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Artificial Intelligence: The Future of Customer Service?

May 17th, 2016 by | No Comments

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Artificial Intelligence or AI has been a popular topic in the tech industry lately, and was widely discussed at this year’s SXSW. The technology has massive potential for customer service and engagement, but will it ever be able to completely replace the need for human agents?

Automating some aspects of customer communication could definitely save businesses significant time and resources. It can be used to answer straightforward questions, thereby giving human agents more time to deal with complex issues. By programming their systems to filter incoming messages according to specific categories while identifying and responding to simple inquiries such as, “Are you open on Sundays?” or “Do you have this shirt in medium?” businesses can also benefit from improved efficiency and productivity. Moreover, AI can be used in training as a means of supporting, augmenting, and facilitating human interactions.

So if AI becomes really advanced, will automated systems ever gain the ability to completely make sense of the complexities of every customer query, many of which are not likely to follow the same patterns? Moreover, will this technology be able to fully mimic human empathy and pick up on nuances in speech, language, and discourse across all cultures?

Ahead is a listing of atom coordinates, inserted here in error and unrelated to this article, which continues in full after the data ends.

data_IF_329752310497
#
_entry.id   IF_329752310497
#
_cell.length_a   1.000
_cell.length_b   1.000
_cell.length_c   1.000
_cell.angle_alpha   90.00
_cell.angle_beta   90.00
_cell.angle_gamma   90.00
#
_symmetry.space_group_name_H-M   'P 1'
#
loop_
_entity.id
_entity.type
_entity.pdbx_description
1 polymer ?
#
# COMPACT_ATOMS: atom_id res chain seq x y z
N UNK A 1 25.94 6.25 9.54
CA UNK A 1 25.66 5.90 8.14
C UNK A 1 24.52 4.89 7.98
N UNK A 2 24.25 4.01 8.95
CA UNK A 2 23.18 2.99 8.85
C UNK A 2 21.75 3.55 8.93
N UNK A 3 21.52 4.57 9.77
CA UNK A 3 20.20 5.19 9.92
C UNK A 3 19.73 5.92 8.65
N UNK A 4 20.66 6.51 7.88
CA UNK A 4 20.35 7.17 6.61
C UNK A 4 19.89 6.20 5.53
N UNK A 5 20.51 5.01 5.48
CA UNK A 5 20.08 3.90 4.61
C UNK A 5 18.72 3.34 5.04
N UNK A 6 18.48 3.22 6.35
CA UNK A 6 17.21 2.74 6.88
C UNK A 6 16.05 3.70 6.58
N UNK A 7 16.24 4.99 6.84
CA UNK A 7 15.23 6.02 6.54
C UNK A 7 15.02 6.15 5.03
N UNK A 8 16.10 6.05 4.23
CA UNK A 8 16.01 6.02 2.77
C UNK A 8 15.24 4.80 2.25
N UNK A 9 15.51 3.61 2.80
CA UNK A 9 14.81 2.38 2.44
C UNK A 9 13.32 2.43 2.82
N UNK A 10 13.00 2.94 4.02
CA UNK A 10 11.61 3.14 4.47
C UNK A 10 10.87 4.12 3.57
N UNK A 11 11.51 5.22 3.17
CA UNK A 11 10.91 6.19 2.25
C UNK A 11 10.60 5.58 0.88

Probably not. Although it’s apparent that AI will be a major driver in customer communication and that automated systems can result in greater efficiency and productivity, technology is no more perfect than the people working behind it. If brands want the technology to be truly embraced by their consumers, they need to be transparent and receptive to continuous feedback. Trust is key to effective communication. Also, brands need to understand that some customers will always feel more at ease talking to a real human, especially when their query is more complex than “Does this dress come in green?”

Undoubtedly, scientists and researchers will continue to work on improving AI and making it more advanced and human-like in its communication. However, real people will always be needed to ensure that the subtleties and ambiguities constantly present in human communication are fully understood.
 
 

About the author:
Jehan S. Ismael is a full-time writer and editor for a leading Internet Marketing firm. She has a love-hate relationship with food, likes to listen to rock and rap music, and enjoys reading books by self-absorbed writers like J.D. Salinger and Anthony Bourdain.


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